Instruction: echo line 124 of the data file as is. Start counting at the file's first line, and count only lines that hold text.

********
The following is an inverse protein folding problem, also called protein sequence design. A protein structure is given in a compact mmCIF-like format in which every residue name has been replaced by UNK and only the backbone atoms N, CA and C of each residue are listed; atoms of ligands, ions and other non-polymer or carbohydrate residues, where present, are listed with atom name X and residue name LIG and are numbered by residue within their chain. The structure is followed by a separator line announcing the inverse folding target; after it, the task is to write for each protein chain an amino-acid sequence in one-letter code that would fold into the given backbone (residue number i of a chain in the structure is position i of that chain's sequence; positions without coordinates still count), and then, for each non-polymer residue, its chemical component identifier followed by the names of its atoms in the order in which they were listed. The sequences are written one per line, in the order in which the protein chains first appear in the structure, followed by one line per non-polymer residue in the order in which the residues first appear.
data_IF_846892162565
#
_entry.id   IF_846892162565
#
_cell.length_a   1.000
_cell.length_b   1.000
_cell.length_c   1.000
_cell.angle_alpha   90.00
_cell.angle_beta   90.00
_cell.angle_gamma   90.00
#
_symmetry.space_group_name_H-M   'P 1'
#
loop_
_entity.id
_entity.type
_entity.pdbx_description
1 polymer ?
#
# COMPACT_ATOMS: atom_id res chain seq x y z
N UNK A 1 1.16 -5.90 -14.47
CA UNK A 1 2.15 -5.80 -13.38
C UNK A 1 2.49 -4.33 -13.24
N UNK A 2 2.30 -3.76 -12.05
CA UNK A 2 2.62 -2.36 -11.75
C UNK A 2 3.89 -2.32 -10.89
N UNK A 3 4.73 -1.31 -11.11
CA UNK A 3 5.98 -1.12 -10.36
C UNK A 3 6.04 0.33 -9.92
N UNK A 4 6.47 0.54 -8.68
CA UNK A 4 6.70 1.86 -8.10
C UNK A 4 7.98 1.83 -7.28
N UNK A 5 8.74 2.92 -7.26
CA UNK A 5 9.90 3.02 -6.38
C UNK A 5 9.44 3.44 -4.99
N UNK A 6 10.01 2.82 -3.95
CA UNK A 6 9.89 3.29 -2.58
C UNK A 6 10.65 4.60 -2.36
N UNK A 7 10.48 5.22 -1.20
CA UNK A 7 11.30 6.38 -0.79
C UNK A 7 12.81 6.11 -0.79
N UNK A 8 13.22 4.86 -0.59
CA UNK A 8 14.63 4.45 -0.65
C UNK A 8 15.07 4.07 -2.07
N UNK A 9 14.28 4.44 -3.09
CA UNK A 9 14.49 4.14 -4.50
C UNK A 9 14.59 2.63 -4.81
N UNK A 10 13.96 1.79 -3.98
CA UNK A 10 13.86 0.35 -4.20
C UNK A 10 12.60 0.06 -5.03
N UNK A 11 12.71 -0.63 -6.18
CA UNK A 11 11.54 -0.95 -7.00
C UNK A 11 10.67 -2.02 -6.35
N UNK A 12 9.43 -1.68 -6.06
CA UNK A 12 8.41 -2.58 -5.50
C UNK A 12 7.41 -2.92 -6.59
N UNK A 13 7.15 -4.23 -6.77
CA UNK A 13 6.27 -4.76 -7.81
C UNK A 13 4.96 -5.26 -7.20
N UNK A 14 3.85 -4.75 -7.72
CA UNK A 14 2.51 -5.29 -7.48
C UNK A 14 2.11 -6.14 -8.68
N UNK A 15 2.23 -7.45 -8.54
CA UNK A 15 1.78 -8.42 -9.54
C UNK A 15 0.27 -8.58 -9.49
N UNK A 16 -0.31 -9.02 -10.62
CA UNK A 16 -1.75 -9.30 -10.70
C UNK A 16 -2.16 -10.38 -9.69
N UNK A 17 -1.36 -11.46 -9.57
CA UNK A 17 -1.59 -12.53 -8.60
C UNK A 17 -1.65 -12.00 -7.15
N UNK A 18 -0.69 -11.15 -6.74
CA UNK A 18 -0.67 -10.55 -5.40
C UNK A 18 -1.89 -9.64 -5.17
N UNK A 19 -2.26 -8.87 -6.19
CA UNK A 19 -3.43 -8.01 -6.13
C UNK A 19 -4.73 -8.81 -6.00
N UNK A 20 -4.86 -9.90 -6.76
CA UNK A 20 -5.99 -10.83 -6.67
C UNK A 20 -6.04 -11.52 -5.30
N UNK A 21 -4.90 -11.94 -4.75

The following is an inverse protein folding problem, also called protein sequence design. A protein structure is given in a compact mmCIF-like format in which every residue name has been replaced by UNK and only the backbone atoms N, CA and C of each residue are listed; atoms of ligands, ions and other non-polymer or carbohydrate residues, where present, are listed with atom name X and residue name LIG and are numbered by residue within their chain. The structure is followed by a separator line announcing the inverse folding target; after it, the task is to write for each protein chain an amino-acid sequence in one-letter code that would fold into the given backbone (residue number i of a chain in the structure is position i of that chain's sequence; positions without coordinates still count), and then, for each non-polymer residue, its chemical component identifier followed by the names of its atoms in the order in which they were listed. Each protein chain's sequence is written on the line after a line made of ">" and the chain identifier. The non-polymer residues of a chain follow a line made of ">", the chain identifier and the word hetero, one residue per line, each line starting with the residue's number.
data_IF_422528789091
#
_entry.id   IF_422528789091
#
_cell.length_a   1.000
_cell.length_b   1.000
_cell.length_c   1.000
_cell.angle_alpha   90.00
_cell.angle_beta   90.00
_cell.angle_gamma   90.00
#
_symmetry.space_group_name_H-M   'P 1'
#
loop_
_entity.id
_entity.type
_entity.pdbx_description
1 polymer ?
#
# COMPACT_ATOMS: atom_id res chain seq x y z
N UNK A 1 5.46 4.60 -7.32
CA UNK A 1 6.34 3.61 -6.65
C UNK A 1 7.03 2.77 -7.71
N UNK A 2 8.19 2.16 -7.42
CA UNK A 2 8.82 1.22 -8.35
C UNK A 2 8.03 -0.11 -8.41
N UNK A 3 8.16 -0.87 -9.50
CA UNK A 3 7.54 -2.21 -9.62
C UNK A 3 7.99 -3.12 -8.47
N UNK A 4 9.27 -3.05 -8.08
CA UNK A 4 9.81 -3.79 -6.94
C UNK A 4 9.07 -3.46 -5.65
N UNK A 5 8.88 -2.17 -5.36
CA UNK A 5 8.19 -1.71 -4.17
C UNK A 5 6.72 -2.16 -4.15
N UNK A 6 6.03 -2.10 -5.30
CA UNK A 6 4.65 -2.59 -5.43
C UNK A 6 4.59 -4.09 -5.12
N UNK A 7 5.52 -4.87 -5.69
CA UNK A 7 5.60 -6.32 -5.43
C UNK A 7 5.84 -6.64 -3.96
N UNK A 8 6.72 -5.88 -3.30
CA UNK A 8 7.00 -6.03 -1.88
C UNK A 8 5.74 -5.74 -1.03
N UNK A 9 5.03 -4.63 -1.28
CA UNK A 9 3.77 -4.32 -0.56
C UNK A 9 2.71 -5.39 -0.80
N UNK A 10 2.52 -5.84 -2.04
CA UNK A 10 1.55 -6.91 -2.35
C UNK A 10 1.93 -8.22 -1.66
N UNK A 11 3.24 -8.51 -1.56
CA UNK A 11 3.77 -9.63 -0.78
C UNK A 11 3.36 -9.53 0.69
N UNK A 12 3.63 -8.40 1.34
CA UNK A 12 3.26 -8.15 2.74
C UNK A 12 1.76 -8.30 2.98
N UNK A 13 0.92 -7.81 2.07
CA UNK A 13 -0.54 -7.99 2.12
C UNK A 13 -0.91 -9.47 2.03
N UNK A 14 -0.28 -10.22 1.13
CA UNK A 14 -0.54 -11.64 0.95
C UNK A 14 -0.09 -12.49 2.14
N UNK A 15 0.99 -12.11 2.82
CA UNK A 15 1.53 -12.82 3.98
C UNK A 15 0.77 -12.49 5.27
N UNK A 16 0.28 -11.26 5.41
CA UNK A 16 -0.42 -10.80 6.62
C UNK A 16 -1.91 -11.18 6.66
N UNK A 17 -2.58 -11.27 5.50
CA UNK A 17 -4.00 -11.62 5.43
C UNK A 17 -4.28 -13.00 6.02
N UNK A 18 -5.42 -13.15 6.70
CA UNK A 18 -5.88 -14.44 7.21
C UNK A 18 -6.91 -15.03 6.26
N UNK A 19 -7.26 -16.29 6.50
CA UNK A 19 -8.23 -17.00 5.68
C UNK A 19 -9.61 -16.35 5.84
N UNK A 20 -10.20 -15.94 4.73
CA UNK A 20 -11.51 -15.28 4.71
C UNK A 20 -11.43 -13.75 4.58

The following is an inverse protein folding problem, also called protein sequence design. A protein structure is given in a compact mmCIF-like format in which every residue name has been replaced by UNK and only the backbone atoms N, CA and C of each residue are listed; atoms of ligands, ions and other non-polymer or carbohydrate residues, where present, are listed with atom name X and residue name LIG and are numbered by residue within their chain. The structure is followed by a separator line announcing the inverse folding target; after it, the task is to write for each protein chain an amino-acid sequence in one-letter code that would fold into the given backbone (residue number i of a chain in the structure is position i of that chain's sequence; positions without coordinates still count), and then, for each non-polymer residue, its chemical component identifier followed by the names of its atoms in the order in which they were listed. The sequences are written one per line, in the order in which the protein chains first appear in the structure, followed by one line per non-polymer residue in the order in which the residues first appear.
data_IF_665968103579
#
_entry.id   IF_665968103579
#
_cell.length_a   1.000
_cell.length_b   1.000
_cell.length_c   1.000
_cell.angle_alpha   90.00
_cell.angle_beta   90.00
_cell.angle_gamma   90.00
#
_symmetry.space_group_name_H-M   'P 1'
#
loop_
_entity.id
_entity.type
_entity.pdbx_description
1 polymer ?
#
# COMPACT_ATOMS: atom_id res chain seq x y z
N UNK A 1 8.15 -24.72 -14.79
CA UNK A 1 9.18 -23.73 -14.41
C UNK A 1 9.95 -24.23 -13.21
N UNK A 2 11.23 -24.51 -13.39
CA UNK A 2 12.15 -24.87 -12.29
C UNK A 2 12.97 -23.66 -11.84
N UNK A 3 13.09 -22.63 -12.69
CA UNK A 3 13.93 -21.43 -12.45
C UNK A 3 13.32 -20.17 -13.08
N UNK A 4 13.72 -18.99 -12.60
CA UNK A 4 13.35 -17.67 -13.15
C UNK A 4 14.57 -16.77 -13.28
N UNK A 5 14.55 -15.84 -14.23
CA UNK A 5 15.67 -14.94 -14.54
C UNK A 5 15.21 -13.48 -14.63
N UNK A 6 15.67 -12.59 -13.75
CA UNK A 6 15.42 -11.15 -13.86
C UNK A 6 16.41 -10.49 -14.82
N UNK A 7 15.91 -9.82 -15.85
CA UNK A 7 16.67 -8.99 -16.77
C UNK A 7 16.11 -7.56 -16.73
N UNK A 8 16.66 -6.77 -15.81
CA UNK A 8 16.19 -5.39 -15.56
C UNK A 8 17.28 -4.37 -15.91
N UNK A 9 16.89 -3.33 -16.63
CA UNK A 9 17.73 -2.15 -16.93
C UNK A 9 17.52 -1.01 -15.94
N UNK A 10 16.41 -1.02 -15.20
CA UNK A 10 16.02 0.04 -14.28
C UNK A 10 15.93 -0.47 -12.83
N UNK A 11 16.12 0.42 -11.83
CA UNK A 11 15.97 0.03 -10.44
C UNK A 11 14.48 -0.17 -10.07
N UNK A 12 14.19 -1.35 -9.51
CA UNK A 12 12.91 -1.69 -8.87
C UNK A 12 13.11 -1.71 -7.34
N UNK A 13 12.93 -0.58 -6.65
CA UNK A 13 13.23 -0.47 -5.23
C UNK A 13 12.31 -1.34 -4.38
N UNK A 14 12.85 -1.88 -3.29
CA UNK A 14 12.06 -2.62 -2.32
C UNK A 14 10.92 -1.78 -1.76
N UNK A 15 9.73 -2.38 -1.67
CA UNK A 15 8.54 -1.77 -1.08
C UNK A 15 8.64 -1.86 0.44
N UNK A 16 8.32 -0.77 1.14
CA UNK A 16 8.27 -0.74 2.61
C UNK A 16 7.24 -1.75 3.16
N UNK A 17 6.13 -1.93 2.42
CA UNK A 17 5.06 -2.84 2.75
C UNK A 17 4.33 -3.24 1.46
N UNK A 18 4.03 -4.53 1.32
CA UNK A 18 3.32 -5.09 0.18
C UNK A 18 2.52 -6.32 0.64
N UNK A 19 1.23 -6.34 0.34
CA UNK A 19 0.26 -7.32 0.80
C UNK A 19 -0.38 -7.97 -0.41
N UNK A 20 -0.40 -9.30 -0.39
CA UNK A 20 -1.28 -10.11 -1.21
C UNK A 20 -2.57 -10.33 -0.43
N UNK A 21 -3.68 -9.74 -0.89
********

C UNK A 7 5.84 -6.64 -3.96